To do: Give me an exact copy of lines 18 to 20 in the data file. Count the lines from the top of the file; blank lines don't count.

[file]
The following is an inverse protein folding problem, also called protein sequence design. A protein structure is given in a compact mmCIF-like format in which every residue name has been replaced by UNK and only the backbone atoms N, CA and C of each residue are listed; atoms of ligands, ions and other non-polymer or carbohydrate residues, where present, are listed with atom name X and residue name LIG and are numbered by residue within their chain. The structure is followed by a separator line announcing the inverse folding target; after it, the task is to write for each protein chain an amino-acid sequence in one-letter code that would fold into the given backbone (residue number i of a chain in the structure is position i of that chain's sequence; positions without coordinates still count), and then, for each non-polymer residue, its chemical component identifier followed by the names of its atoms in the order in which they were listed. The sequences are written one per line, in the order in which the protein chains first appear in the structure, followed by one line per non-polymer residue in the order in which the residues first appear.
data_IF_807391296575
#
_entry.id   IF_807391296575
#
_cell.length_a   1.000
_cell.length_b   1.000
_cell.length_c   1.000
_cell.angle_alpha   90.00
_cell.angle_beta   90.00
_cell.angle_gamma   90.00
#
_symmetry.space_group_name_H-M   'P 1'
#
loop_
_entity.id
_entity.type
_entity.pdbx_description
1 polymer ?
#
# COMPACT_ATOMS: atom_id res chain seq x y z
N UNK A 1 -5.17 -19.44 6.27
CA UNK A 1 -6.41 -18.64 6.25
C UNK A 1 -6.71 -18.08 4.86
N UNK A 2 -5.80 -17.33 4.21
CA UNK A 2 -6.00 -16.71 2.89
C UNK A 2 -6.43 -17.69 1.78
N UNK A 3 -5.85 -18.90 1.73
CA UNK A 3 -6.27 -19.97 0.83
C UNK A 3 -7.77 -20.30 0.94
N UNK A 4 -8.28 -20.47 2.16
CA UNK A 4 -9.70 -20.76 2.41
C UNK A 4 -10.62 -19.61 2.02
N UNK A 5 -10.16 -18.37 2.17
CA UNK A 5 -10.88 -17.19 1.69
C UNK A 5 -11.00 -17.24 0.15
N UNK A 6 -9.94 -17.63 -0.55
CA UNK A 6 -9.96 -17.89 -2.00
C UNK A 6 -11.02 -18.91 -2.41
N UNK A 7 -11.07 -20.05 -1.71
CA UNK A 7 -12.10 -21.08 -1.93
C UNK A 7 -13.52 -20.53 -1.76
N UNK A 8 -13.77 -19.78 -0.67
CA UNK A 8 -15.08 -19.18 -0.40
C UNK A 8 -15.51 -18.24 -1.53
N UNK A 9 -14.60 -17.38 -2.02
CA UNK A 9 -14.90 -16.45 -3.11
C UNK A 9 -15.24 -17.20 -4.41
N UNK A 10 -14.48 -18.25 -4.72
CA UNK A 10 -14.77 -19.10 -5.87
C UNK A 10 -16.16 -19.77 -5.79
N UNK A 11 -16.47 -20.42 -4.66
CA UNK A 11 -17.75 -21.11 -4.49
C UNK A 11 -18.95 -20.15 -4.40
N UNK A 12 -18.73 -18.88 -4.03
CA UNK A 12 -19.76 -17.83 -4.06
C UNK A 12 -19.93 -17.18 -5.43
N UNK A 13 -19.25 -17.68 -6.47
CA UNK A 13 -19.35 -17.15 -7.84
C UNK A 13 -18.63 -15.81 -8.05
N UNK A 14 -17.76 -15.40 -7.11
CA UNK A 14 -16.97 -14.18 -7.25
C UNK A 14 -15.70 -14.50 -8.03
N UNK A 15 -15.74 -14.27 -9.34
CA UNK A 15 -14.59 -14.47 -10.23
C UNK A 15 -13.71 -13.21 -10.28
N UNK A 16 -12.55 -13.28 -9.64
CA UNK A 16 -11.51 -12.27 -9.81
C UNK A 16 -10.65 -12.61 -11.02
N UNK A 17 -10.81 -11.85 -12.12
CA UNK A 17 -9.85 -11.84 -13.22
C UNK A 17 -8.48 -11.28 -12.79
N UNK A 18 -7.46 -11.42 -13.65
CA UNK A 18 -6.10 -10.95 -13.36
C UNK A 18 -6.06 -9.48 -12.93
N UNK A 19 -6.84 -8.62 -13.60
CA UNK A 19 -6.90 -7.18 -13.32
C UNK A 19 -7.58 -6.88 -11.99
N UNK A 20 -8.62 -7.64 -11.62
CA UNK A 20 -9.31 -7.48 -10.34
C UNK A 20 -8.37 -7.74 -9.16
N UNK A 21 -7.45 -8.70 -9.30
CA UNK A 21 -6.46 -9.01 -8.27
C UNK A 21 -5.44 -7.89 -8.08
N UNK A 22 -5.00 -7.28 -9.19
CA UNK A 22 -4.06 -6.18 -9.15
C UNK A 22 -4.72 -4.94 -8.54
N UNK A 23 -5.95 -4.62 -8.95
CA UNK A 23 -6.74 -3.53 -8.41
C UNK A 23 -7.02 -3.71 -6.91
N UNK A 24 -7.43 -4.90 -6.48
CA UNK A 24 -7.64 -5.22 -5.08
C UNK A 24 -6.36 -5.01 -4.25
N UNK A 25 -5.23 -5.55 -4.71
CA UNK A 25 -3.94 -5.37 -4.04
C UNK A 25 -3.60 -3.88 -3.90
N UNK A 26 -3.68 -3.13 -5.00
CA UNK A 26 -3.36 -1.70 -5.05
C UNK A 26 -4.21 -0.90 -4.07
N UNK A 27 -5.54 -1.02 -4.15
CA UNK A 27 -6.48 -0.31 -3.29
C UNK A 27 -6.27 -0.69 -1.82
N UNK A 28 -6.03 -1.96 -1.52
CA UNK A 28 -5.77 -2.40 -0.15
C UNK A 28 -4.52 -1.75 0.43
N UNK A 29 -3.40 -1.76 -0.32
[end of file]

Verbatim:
_entity.pdbx_description
1 polymer ?
#